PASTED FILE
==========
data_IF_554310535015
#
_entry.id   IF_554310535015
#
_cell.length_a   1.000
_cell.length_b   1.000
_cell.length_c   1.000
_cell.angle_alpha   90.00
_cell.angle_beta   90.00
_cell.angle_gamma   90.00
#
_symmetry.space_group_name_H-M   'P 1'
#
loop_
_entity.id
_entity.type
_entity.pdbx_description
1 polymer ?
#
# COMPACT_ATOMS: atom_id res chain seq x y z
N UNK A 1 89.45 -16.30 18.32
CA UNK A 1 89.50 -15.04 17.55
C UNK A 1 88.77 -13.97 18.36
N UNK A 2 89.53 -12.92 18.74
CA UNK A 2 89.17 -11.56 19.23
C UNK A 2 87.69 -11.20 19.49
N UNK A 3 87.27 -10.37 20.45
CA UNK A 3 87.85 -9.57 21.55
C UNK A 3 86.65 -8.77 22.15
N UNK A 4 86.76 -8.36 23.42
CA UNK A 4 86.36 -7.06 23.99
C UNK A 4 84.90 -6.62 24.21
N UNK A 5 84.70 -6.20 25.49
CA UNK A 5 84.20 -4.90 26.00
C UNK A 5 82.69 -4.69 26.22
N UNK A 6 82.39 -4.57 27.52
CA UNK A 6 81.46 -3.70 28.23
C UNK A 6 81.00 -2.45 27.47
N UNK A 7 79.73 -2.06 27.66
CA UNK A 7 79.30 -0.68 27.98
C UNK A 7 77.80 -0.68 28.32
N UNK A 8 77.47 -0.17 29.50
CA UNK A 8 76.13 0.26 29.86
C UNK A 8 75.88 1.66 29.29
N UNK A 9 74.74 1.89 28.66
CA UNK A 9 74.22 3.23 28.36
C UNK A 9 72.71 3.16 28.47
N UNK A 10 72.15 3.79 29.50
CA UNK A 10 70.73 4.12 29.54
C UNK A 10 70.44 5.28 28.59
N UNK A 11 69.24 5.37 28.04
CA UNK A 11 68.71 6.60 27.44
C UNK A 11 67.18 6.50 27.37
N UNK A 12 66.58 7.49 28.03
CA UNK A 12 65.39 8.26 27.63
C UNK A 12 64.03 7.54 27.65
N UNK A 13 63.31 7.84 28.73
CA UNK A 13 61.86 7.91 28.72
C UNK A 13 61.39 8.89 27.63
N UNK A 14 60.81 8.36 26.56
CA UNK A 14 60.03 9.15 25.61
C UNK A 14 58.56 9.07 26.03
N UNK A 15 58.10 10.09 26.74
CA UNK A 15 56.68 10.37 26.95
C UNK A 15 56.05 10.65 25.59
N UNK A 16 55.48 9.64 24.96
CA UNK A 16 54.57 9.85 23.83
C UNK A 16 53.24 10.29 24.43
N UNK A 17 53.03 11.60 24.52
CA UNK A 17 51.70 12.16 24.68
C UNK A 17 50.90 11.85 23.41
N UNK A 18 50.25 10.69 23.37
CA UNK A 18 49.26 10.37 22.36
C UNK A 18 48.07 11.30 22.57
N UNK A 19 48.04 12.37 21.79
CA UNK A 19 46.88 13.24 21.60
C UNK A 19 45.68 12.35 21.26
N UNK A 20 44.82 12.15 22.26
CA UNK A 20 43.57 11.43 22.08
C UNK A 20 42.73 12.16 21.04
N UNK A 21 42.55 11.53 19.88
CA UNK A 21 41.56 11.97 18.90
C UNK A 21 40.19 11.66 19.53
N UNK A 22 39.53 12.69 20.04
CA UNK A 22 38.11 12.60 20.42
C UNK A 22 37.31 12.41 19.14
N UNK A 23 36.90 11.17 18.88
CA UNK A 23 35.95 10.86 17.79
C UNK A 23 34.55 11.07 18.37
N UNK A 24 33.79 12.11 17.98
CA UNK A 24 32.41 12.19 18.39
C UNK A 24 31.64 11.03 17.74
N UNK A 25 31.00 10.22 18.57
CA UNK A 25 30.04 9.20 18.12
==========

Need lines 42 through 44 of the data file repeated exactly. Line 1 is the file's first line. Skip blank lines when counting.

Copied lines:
N UNK A 8 77.47 -0.17 29.50
CA UNK A 8 76.13 0.26 29.86
C UNK A 8 75.88 1.66 29.29